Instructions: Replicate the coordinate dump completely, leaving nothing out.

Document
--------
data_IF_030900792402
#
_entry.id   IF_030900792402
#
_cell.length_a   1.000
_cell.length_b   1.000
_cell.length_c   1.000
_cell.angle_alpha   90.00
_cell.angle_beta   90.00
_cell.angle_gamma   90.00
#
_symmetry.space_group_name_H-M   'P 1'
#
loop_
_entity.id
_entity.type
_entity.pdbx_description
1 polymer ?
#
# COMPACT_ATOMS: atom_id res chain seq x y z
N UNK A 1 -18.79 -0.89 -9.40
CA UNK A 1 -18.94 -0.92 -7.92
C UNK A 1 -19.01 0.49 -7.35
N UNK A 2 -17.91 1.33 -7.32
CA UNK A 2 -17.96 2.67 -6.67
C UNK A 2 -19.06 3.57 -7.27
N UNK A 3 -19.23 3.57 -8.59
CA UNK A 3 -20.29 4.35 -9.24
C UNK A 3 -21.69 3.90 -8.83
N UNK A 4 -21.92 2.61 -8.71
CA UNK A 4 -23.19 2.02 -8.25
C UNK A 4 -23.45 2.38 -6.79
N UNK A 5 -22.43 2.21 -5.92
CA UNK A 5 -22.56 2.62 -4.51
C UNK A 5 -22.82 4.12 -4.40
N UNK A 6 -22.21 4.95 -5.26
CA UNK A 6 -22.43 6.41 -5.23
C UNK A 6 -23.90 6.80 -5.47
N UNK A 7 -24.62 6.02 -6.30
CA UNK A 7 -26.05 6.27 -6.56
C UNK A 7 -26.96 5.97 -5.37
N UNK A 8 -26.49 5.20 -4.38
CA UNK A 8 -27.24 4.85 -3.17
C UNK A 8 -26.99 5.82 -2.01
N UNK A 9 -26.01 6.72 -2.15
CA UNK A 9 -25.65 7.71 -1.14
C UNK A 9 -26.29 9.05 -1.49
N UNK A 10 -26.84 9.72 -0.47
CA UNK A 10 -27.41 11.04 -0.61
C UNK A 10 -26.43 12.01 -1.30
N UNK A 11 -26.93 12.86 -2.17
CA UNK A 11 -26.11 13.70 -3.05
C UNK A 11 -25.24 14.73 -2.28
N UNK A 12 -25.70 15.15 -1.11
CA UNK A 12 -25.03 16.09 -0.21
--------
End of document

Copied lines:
data_IF_030900792402
#
_entry.id   IF_030900792402
#
_cell.length_a   1.000
_cell.length_b   1.000
_cell.length_c   1.000
_cell.angle_alpha   90.00
_cell.angle_beta   90.00
_cell.angle_gamma   90.00
#
_symmetry.space_group_name_H-M   'P 1'
#
loop_
_entity.id
_entity.type
_entity.pdbx_description
1 polymer ?
#
# COMPACT_ATOMS: atom_id res chain seq x y z
N UNK A 1 -18.79 -0.89 -9.40
CA UNK A 1 -18.94 -0.92 -7.92
C UNK A 1 -19.01 0.49 -7.35
N UNK A 2 -17.91 1.33 -7.32
CA UNK A 2 -17.96 2.67 -6.67
C UNK A 2 -19.06 3.57 -7.27
N UNK A 3 -19.23 3.57 -8.59
CA UNK A 3 -20.29 4.35 -9.24
C UNK A 3 -21.69 3.90 -8.83
N UNK A 4 -21.92 2.61 -8.71
CA UNK A 4 -23.19 2.02 -8.25
C UNK A 4 -23.45 2.38 -6.79
N UNK A 5 -22.43 2.21 -5.92
CA UNK A 5 -22.56 2.62 -4.51
C UNK A 5 -22.82 4.12 -4.40
N UNK A 6 -22.21 4.95 -5.26
CA UNK A 6 -22.43 6.41 -5.23
C UNK A 6 -23.90 6.80 -5.47
N UNK A 7 -24.62 6.02 -6.30
CA UNK A 7 -26.05 6.27 -6.56
C UNK A 7 -26.96 5.97 -5.37
N UNK A 8 -26.49 5.20 -4.38
CA UNK A 8 -27.24 4.85 -3.17
C UNK A 8 -26.99 5.82 -2.01
N UNK A 9 -26.01 6.72 -2.15
CA UNK A 9 -25.65 7.71 -1.14
C UNK A 9 -26.29 9.05 -1.49
N UNK A 10 -26.84 9.72 -0.47
CA UNK A 10 -27.41 11.04 -0.61
C UNK A 10 -26.43 12.01 -1.30
N UNK A 11 -26.93 12.86 -2.17
CA UNK A 11 -26.11 13.70 -3.05
C UNK A 11 -25.24 14.73 -2.28
N UNK A 12 -25.70 15.15 -1.11
CA UNK A 12 -25.03 16.09 -0.21